Top 5 Tuesday is a weekly meme created by Bionic Bookworm, and it’s now hosted by Meeghan Reads. If you’re interested in participating, check out their wonderful blog to get the details and the prompts for each week!
This week’s Top 5 Tuesday topic is Top 5 Books Celebrating Indigenous Heritage. Unfortunately, to the best of my knowledge, I haven’t read any books by Indigenous authors, which I need to fix. This realization led me to do some research, and I’ve compiled a list of five books that I want to read that are by Indigenous authors.
This Place: 150 Years Retold by Kateri Akiwenzie-Damm, Sonny Assu, Brandon Mitchell, et al. – This graphic novel anthology explores 150 years of history through the eyes of different indigenous creators. It looks like some of the stories in this book have a magical element to them, which sounds kind of cool. I’m also interested in this book because it is a graphic novel, which is a format that I’m trying to read more of.
The Red Chesterfield by Wayne Arthurson – I stumbled upon this book on the CBC website, and it sounds delightfully strange. The main character discovers an illegally dumped red chesterfield and a severed foot, which leads to a murder investigation. I like books that are a bit weird, and I like murder investigations, so I’m curious about this book.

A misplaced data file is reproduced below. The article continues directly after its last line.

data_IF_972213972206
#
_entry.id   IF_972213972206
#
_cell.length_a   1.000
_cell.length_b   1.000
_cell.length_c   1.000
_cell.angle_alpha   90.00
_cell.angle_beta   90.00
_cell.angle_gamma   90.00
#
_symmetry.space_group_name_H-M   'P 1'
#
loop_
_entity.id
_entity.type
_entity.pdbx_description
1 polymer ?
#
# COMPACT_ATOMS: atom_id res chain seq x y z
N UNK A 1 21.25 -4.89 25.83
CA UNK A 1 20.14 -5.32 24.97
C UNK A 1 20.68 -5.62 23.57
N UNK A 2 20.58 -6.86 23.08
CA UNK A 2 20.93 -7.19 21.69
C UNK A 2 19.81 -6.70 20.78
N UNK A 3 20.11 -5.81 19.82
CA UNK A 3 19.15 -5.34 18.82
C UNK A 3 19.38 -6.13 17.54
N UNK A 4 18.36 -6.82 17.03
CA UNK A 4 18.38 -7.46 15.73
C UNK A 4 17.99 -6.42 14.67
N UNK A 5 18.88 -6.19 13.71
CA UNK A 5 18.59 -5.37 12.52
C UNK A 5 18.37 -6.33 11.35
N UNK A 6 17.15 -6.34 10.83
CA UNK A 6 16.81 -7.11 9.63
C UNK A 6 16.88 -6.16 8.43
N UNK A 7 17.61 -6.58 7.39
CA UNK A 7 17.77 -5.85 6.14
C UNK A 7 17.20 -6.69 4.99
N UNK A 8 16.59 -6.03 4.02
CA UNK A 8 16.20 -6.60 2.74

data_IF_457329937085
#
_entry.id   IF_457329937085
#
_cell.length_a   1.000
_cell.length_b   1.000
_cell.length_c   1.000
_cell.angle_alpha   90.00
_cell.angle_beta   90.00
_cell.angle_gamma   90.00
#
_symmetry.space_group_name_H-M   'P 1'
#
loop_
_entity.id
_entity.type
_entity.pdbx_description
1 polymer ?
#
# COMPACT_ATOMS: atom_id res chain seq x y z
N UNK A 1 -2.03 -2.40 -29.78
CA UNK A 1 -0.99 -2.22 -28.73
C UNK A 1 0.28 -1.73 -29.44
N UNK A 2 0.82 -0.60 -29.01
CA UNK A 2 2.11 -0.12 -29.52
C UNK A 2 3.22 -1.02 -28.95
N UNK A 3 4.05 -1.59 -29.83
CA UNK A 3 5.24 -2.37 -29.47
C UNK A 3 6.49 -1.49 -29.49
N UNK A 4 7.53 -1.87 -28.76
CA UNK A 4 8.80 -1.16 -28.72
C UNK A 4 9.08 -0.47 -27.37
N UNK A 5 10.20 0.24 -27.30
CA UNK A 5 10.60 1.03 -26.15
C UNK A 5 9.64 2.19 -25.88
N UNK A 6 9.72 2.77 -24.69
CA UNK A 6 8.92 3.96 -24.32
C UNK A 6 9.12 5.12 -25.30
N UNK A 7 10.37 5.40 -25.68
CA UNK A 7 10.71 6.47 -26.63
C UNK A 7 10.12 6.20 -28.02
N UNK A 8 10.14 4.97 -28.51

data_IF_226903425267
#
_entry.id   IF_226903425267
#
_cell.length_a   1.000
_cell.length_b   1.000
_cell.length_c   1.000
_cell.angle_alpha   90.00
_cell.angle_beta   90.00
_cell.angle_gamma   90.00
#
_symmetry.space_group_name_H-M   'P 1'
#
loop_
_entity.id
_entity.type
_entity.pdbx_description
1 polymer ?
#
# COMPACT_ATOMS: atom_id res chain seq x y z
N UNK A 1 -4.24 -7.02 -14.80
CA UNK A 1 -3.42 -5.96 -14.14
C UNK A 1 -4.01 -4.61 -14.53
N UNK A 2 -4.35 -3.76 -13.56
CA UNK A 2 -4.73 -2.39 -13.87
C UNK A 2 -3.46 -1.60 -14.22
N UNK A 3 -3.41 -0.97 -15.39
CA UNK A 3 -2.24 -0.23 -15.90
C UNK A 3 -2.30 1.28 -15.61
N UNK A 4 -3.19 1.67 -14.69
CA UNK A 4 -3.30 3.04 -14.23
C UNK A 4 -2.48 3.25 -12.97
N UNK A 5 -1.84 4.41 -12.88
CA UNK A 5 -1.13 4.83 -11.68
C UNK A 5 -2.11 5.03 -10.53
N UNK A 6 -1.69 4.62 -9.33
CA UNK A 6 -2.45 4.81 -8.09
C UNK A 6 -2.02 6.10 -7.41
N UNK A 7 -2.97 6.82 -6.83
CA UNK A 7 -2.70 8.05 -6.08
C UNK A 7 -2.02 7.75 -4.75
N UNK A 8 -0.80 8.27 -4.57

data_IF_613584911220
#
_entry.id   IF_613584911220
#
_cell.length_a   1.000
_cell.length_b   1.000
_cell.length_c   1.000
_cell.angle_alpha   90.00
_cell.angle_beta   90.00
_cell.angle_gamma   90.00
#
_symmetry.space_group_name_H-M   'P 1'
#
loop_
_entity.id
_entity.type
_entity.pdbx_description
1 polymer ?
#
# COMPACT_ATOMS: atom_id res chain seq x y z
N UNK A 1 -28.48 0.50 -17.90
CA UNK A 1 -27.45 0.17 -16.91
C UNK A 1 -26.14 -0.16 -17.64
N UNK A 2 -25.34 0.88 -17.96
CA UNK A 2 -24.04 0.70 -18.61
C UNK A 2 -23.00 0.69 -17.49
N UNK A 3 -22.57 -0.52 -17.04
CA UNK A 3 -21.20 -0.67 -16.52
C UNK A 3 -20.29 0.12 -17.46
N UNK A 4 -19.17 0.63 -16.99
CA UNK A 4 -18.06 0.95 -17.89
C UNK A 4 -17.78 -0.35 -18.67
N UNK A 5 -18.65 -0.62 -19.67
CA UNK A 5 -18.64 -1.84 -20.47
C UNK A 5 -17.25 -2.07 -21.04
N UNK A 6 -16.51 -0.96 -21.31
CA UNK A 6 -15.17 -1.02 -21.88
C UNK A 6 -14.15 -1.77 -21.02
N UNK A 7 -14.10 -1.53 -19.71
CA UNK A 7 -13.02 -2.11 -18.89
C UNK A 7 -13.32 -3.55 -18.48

Five Little Indians by Michelle Good– This book is about five children who were taken away from their families, sent to a residential school, and then sent out on their own as teenagers. The book follows the five characters as their lives intersect over the years and their struggles. This book looks like it deals with some heavy topics, but it sounds excellent, and I’m looking forward to reading it.
Son of a Trickster by Eden Robinson – This book was one of the 2020 Canada Reads finalists, and it was on the shortlist for the 2017 Giller Prize, and it looks fantastic. This book follows Jared, a teenager who appears to be your typical burnout kid, who is struggling to keep himself and his family afloat. I’m interested in the trickster element to this book, because according to an interview with the author that I read, the trickster has a specific role in her culture, and I’m interested in learning more about different Indigenous cultures.
Sugar Falls by David Alexander Robertson – This graphic novel is about the horrors of the residential school system. This book is based on a true story, and it deals with some very heavy subject matter. This is definitely one of those books that will be difficult to get through, but based on the description, I think it’s an important book to read because the residential school system was a horrific thing.